On Oct. 28, Christine Fruin, associate university librarian from the University of Florida, gave a talk on copyright and open access publishing at the Faculty Senate.
Fruin said that there are many reasons why scholars publish their work, such as the desire to build a reputation, to engage with other scholars, to achieve professional advancement, to make an impact and to use it in the future.
One of the ways to go about publishing scholarly writing, according to Fruin, is through open access publishing. Open access publishing, she said, is a way for authors to publish their work in a way that allows the general public to see it for free online which makes it more easily accessible to all.
“It’s not giving away your work,” Fruin said.
She emphasized that open access publishing is a way of allowing wider access to work and keeping control.
She said that there are many benefits to open access publishing: the work reaches a wide audience, the author retains all copyrights, users still have to cite the work, and there are higher citation rates in open access works.
Fruin discussed different types of open access protocols. One such type is called gold open access. She says that this is when authors publish their work with an open access journal, book or publisher.
Another type of open access Fruin discussed is green open access, which means that the author self-archives.
“It’s the cool thing to do now,” Fruin said.
She also said that authors at UNC-Greensboro can do green open access publishing by using a website called NC Docs.
Many educational institutions, such as Harvard, MIT, Duke and Boston University, have open access policies.
There are three different kind of open access policies that universities utilize, according to Fruin.
One of these policies is “endorsement,” meaning that the university encourages faculty to use open access publishing. Fruin noted that her employer, Florida University, does this.
She described another policy, entitled “deposit” or Harvard-style policy. Using this policy, universities are granted permission to make faculty work available. If a publisher doesn’t want a writer to do this, all he or she has to do is sign a waiver.
Retention is another type of policy Fruin briefly discussed. Retention policy means that the author engages with publishers in order to keep the copyright. These agreements are subject to the university they belong to.
Fruin said that there have also been efforts made in the government to make research more easily accessible. She said that in 2013, the Obama Administration put forth a proposition that she called the “White House Directive on Public Access to Research.” This policy would ensure all federally funded research is easily accessible to the public.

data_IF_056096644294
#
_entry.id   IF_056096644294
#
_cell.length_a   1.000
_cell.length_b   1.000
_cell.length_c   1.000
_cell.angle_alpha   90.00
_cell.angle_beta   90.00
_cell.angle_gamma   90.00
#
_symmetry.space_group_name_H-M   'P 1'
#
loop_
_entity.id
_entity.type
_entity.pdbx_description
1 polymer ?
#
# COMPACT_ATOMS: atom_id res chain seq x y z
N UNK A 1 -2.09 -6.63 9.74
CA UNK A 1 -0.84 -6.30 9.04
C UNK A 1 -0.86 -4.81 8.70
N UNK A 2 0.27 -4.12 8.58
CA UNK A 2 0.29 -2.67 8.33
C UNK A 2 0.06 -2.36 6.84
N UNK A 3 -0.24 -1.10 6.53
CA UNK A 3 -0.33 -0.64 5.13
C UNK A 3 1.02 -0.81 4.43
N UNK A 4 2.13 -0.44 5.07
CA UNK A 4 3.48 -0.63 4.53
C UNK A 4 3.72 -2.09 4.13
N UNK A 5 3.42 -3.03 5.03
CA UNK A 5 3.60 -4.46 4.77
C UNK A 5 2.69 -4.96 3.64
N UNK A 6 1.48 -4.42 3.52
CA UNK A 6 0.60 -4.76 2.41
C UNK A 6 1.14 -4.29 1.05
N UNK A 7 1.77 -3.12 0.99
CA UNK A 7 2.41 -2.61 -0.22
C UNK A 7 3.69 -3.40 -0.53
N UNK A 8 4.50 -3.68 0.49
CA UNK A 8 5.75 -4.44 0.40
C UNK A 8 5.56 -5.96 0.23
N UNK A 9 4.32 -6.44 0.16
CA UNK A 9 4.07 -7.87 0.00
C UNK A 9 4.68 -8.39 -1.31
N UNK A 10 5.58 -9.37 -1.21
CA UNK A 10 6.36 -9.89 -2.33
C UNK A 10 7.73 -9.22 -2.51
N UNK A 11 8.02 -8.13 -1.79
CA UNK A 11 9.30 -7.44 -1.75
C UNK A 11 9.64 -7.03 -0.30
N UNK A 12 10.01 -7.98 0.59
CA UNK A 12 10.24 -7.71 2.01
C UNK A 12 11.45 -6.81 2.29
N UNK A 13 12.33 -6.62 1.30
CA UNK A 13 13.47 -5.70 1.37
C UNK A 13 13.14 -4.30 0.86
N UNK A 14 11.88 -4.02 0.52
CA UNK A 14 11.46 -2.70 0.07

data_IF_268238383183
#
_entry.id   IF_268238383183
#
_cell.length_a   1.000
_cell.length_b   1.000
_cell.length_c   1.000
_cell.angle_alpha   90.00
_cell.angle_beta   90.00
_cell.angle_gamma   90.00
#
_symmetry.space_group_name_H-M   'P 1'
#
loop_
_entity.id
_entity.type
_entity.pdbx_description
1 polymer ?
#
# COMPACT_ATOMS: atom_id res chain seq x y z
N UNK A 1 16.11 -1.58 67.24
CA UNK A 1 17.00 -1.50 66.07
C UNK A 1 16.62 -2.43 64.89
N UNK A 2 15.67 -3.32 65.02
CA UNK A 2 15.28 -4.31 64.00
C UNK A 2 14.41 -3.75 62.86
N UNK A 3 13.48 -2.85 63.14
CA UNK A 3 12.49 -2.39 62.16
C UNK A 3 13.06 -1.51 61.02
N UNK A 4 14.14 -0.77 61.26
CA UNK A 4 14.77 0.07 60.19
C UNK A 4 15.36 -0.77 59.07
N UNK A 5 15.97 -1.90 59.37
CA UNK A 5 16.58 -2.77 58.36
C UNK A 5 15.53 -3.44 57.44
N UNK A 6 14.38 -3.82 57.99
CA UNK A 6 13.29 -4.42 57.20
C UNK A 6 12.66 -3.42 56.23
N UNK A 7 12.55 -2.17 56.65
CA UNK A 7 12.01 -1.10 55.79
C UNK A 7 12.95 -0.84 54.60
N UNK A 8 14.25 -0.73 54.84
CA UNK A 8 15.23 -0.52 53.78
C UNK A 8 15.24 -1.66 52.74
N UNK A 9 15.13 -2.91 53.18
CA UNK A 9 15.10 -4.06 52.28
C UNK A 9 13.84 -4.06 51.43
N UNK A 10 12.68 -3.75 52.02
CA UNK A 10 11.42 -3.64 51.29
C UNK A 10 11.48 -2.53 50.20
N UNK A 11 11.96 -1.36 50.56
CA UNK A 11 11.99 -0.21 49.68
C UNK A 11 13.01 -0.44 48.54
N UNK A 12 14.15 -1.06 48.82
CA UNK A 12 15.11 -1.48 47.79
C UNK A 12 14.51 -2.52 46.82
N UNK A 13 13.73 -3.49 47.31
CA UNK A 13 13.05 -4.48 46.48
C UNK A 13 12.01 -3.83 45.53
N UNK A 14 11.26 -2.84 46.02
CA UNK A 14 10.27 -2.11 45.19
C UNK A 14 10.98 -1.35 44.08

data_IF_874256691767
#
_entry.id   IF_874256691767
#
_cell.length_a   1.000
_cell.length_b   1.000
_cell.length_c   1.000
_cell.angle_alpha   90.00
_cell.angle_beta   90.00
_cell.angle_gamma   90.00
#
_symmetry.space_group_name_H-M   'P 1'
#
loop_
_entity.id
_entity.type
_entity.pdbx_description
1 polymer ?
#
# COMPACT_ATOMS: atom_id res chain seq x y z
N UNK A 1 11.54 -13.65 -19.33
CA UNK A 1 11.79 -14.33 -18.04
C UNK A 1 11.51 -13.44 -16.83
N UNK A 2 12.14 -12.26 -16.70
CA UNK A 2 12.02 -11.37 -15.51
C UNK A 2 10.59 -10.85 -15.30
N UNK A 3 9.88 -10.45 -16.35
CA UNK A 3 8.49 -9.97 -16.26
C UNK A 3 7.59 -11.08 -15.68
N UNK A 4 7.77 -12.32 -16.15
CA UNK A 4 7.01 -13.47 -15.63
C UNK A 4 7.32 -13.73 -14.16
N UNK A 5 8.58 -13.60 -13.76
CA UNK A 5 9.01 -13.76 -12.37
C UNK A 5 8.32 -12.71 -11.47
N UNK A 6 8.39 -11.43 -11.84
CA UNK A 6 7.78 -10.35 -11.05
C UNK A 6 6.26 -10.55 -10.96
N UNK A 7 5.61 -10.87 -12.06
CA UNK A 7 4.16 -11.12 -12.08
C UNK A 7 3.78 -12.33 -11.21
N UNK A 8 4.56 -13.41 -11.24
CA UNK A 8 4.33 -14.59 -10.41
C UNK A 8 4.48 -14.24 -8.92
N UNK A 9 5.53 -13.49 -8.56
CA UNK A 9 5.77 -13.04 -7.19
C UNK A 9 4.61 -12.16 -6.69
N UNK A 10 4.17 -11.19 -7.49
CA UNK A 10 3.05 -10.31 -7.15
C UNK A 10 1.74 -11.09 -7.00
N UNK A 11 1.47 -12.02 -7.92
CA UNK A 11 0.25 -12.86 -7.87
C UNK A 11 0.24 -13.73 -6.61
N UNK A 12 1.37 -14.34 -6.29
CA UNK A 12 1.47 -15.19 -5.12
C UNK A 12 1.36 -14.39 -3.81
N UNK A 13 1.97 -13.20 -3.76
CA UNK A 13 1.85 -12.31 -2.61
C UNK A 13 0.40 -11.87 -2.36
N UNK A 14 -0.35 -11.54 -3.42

Fruin noted that state-level governments are also trying to enact open access policies. For instance, California passed the California Taxpayer Access to Publicly Funded Research Act. This act ensures that government-funded research must be easily accessible to the people of California. She also says that New York and Illinois have similar acts pending but not yet enacted.
Another way for authors to publish their work is through big publishing companies. Copyright is one of the most important aspects of publishing and often big corporations ask that writers sign away their copyright to the company, according to Fruin. Fruin used an example of a contract from Wiley Blackwell in which Blackwell signed over the copyright to the publisher but received only a few of the rights back in return.
“It’s your intellectual property,” Fruin said. “Don’t just give it away.”
She said that when a writer signs over their copyrights, it makes it very difficult for them to use their work later on.
For instance, she said that if a scholar wants to write a book using her own work but she signed over the copyright, it would be illegal for her to use that work without permission from the copyright holder. Fruin said that she’s had to help people at her university in these kinds of situations and that there are a lot of hoops to jump through.
Fruin says that before signing any contracts, authors should negotiate with publishers.
She says that often authors don’t read their contracts before signing them, and it’s important for them to know what they’re getting into. She says that they should read their contracts and also edit them and make sure that they are not giving all of their rights away.